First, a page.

In which I turn a bad review into an endorsement through the magic of ellipses

Man, this past week or so has sucked on a level which is starting to reach comical proportions.  First my novel collapsed.  Then my bicycle got stolen.  Then I got food poisoning on Wednesday night which caused me to spend most of Thanksgiving weekend puking.  Then this morning I woke up to a shitty review from Kirkus.  Actually, it wasn’t so much a review as a reductive and dismissive plot summary.  Are they supposed to do that?  Pepper their careless assessment with spoilers?  It doesn’t seem very sportsmanlike.

Anyway, I spent the afternoon in bed feeling sorry for myself.  Then I thought about how magical punctuation is.  More specifically, the power of the ellipsis.  Check it out:

“Metafiction … culminate[s in]… […]remarkable… literary…romance … [T]he book is a… goldmine.”

Kirkus Reviews

I was all bummed that I couldn’t use the word “gifted” because it didn’t come in the right order until I saw that the word “remarkable” (even better!) was positioned correctly, as long as you removed that pesky “un.”

Pretty sweet, no?  Worthy jacket copy, I would say.

5 responses to “In which I turn a bad review into an endorsement through the magic of ellipses

  1. hats off to a fantastic turn of events–magical punctuation–i utterly love that. you are my new inspiration!! bravo you, and, very unsportsmanlike indeed. dismissive plot summary=poop.

    • Thank you, Daphne! Since yesterday I’ve noticed that you can make ANY book sound shitty with a snarky plot summary, which I guess is good to know should I ever pursue a career as a douchey reviewer.

  2. This post is inspired–and isn’t it refreshing to realize that even after securing agent representation, even after getting that beautiful book deal, even after the beautiful, bouncing baby book is delivered to the world, we can STILL look forward to the occasional grump-a-lump review of our work?! Please tell me you are serious about that as jacket copy–it seems only fair in light of the spoilers…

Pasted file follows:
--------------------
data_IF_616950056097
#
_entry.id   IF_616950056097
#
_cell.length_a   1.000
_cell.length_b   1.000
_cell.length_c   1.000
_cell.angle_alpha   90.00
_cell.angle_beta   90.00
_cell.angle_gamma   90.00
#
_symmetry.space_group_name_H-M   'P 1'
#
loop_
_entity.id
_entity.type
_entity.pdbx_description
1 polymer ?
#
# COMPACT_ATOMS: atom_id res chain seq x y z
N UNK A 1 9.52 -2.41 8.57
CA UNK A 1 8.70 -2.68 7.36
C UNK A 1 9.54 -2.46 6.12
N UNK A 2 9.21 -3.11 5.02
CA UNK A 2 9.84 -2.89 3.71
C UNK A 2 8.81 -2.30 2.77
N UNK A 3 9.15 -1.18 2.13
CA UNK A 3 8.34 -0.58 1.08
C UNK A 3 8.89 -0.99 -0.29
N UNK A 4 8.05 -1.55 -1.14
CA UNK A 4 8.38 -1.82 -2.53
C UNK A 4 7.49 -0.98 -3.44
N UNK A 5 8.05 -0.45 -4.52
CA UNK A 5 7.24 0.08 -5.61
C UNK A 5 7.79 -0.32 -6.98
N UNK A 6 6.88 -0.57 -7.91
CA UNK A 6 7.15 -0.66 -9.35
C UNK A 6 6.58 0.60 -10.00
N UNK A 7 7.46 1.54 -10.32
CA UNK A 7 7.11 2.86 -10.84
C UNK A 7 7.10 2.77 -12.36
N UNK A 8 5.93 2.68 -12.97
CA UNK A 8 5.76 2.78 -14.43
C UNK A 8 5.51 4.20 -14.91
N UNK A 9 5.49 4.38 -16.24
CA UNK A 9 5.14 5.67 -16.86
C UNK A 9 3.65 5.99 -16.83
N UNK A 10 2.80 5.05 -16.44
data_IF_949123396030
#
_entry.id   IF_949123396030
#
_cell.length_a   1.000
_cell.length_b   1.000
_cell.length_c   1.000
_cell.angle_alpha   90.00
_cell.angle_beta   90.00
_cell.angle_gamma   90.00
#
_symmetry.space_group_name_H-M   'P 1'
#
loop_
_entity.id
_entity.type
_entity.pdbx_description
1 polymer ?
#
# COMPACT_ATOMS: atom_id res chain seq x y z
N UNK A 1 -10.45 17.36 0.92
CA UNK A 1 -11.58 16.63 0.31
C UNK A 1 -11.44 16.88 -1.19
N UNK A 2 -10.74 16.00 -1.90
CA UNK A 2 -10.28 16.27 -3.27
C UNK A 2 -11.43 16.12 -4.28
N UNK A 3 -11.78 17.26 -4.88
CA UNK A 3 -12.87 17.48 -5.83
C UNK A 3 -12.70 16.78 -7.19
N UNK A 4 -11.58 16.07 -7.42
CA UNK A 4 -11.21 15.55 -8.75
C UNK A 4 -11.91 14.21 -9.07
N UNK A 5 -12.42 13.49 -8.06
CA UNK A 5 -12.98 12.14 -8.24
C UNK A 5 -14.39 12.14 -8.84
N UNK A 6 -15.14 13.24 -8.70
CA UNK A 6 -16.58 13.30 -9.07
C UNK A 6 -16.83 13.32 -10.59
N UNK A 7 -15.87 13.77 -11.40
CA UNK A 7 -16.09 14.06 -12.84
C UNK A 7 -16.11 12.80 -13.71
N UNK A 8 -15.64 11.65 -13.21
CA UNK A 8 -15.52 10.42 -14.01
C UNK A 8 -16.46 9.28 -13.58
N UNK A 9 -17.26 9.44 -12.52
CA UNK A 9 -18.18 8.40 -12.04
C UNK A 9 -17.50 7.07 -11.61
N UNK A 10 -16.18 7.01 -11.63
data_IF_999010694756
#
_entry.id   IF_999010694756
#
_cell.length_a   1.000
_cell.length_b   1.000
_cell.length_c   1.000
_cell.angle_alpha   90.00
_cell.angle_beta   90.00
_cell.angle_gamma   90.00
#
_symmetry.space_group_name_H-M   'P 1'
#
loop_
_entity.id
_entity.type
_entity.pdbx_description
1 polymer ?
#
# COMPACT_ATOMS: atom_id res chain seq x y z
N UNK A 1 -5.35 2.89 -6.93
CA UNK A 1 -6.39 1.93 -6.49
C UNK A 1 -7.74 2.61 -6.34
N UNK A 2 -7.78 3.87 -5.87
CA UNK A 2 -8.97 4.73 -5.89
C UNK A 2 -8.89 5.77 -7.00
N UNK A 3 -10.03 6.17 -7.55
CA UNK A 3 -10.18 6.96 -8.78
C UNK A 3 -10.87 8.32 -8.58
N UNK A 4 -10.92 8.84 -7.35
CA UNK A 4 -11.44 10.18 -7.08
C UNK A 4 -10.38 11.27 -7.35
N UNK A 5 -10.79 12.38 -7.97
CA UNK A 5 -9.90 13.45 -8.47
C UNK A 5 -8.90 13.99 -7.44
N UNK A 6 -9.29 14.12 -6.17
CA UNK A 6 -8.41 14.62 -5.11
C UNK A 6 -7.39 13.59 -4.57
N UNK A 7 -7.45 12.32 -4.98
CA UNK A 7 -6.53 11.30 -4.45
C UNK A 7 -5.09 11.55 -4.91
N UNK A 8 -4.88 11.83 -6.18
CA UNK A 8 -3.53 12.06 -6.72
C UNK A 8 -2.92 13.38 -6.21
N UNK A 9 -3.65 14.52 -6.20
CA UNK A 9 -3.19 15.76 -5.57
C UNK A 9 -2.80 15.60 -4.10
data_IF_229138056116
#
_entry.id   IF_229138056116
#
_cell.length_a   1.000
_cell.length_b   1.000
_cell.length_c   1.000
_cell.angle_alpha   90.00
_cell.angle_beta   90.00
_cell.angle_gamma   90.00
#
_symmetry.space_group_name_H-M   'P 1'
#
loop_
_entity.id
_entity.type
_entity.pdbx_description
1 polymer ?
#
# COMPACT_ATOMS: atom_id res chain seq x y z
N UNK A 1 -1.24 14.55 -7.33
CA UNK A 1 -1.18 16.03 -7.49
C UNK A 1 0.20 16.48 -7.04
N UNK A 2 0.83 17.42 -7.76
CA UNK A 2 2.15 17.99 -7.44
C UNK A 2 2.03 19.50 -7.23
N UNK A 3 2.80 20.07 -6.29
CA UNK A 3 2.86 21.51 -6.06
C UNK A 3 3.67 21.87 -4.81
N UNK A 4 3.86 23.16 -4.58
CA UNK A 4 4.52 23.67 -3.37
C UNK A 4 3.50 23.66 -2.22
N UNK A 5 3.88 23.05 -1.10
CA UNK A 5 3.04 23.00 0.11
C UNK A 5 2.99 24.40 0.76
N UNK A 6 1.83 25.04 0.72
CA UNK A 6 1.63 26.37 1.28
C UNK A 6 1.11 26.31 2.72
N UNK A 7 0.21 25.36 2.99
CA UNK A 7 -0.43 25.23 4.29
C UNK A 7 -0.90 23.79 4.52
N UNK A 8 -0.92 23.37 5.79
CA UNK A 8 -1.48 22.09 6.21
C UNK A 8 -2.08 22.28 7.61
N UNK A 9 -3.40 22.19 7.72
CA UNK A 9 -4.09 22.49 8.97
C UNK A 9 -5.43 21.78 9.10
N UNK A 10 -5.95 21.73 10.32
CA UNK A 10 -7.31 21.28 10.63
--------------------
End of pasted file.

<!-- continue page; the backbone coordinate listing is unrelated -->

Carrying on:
• I would be so awesome if that could be jacket copy, but I don’t think the publisher will go for it!

      What’s more aggravating than it being negative is how bloody slipshod it was. No commentary on the structure or the quality of the prose or any of the artistry, just a shitty pronouncement that the plot is lame. How is that supposed to tell anyone what the experience of reading the book is like? Sigh.

      Not sure that I would call the wraith of rejection that follows the writer all the way to the grave “refreshing,” but that’s a good way to look at it…

      • Oh, the “refreshment” was entirely saracastic–sorry if that was lost along the way–I am simply amazed/horrified/terrified/depressed by the continuing opportunities for scathing reviews, even after publication…seems a bit like being turned down for a date after you’re married (not that one doesn’t still feel the need to keep in shape, so to speak.) but, really…

        In any event, poo-poo on the lack of substantce in a review–I think we all writers can agree there is such a thing as constructive criticism (which can be helpful at any stage in our careers) and spoiling for the sake of spoiling.

Leave a Reply

Fill in your details below or click an icon to log in:

WordPress.com Logo

You are commenting using your WordPress.com account. Log Out / Change )

Twitter picture

You are commenting using your Twitter account. Log Out / Change )

Facebook photo

You are commenting using your Facebook account. Log Out / Change )

Google+ photo

You are commenting using your Google+ account. Log Out / Change )

Connecting to %s